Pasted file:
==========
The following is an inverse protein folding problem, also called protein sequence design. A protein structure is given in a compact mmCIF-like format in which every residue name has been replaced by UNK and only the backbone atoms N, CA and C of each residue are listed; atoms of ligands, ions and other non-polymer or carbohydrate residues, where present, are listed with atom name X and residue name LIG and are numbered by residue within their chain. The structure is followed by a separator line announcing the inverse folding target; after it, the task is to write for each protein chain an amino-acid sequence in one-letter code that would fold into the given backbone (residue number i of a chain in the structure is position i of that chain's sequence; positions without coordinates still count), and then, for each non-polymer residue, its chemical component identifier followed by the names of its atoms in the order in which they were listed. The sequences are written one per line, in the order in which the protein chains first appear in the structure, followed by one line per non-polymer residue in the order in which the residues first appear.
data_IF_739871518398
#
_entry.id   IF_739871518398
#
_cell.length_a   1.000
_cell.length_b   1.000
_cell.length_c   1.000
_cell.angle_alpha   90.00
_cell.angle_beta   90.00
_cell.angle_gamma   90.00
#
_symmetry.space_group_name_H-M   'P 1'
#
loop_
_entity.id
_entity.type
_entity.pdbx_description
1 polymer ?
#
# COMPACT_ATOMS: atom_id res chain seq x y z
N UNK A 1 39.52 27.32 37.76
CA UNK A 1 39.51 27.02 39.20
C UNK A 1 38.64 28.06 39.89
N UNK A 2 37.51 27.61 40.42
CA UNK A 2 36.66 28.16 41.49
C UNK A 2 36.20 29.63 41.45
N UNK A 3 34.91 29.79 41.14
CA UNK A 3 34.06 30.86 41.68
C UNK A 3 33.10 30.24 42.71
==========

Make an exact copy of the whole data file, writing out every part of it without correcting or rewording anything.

The following is an inverse protein folding problem, also called protein sequence design. A protein structure is given in a compact mmCIF-like format in which every residue name has been replaced by UNK and only the backbone atoms N, CA and C of each residue are listed; atoms of ligands, ions and other non-polymer or carbohydrate residues, where present, are listed with atom name X and residue name LIG and are numbered by residue within their chain. The structure is followed by a separator line announcing the inverse folding target; after it, the task is to write for each protein chain an amino-acid sequence in one-letter code that would fold into the given backbone (residue number i of a chain in the structure is position i of that chain's sequence; positions without coordinates still count), and then, for each non-polymer residue, its chemical component identifier followed by the names of its atoms in the order in which they were listed. The sequences are written one per line, in the order in which the protein chains first appear in the structure, followed by one line per non-polymer residue in the order in which the residues first appear.
data_IF_739871518398
#
_entry.id   IF_739871518398
#
_cell.length_a   1.000
_cell.length_b   1.000
_cell.length_c   1.000
_cell.angle_alpha   90.00
_cell.angle_beta   90.00
_cell.angle_gamma   90.00
#
_symmetry.space_group_name_H-M   'P 1'
#
loop_
_entity.id
_entity.type
_entity.pdbx_description
1 polymer ?
#
# COMPACT_ATOMS: atom_id res chain seq x y z
N UNK A 1 39.52 27.32 37.76
CA UNK A 1 39.51 27.02 39.20
C UNK A 1 38.64 28.06 39.89
N UNK A 2 37.51 27.61 40.42
CA UNK A 2 36.66 28.16 41.49
C UNK A 2 36.20 29.63 41.45
N UNK A 3 34.91 29.79 41.14
CA UNK A 3 34.06 30.86 41.68
C UNK A 3 33.10 30.24 42.71